Only last year, Kenya suffered a massive shortage of maize due to a prolonged drought that affected farming in key producing areas forcing the country to make huge and costly imports to cover for the shortfall.

Kenya’s food imports in the first four months of the year grew by a third to Sh68.63 billion compared to a year earlier, data by the Central Bank of Kenya(CBK) showed, reflecting the country’s strain on sourcing food from foreign markets.

The country is however projecting a record harvest of maize in 2018 on favourable weather. Kenya is expected to net 46.1 million bags of maize this year, according to estimates by Egerton University’s Tegemeo Institute.

Globally, the top-ranked risk across the world in 2018 was “unemployment or underemployment”, with “failure of national governance” in second position.

“The unemployment risk, in particular, needs to be cautiously interpreted, as it may reflect quite different challenges across countries and regions, such as weak growth, talent shortages or labour-market disruptions caused by automation” the WEF said.

“Regardless of these interpretative details, the fact that unemployment and governance failures top the list of global business risks should ring alarm bells about the strains on our basic political and economic systems” it added. The WEF said another prominent finding of this year’s survey is a jump in cyber-attacks, from eighth position according to last year’s data to fifth position this year.

“We will look back at 2017 as the year that the world began to take seriously the potential extent of our vulnerability to cyber-attack disruptions. In our survey, “cyber-attacks” tended to be flagged as a concern in the world’s more advanced economies” it said. Of the 19 countries that ranked cyber-attacks number one, 14 were from Europe and North America, the WEF survey showed. The others were India, Indonesia, Japan, Singapore and the United Arab Emirates. By contrast, of the 34 countries that ranked “unemployment or underemployment” first, 22 were from sub-Saharan Africa.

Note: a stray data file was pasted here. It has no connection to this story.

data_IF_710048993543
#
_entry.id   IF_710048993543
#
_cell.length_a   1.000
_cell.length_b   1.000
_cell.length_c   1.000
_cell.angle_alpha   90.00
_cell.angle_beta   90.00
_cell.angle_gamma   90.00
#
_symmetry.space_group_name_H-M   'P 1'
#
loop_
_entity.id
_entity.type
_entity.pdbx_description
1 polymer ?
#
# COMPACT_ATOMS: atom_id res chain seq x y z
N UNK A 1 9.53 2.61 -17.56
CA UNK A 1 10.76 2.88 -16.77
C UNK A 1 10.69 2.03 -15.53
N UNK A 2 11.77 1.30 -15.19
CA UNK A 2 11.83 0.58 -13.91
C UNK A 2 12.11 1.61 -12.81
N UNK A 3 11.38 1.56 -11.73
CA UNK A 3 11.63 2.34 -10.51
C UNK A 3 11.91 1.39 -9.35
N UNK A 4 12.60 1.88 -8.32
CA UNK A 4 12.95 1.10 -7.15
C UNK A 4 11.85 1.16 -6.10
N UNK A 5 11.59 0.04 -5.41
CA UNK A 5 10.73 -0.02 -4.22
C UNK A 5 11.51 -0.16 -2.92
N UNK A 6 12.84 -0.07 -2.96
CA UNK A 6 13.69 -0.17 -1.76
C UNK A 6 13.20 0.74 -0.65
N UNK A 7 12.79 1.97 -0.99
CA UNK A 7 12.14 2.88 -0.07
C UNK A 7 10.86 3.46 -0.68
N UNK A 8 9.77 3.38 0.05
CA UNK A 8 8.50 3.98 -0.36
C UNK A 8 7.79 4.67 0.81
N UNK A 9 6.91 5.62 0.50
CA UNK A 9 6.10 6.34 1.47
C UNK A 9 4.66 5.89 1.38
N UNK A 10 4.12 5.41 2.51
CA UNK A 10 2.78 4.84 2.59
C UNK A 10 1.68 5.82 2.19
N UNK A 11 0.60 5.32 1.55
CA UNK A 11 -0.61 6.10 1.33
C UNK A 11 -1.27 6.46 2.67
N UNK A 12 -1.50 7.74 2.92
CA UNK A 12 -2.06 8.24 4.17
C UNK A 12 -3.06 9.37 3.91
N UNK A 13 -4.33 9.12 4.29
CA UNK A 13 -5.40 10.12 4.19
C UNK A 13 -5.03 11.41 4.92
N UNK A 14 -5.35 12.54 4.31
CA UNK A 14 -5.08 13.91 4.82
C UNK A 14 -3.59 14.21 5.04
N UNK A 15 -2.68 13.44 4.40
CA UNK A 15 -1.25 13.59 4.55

Ten years on from the start of the global crisis, financial risks slipped in the global rankings. “Fiscal crises” dipped from second place in last year’s Executive Opinion Survey to fourth place this year, and “failure of financial mechanism or institution” dropped from sixth to seventh.

“There were regional exceptions to this trend, such as “asset bubbles” jumping to second place in Europe, but overall the results of this survey do little to counter worries about economic and financial complacency that we voiced earlier this year in The Global Risks Report 2018” the WEF stated.

Geopolitical concerns were relatively muted, with “failure of regional and global governance” and “terrorist attacks” in ninth and tenth places globally, respectively. The starkest of geopolitical risks, “interstate conflict”, was ranked in the top three risks in 17 countries.

Most of these countries were in Eastern Europe and Eurasia, a pattern that reflects the increasing importance of that part of the world as global geopolitical balances are recalibrated. Environmental concerns did not make it into respondents’ global top 10 risks, in sharp contrast to recent editions of The Global Risks Report, where environmental risks have been increasingly predominant.

“This reflects the specifically business-focused framing of the risk-related question in the Executive Opinion Survey and also highlights the need for a diverse range of perspectives on which global risks are most pressing” the WEF further said.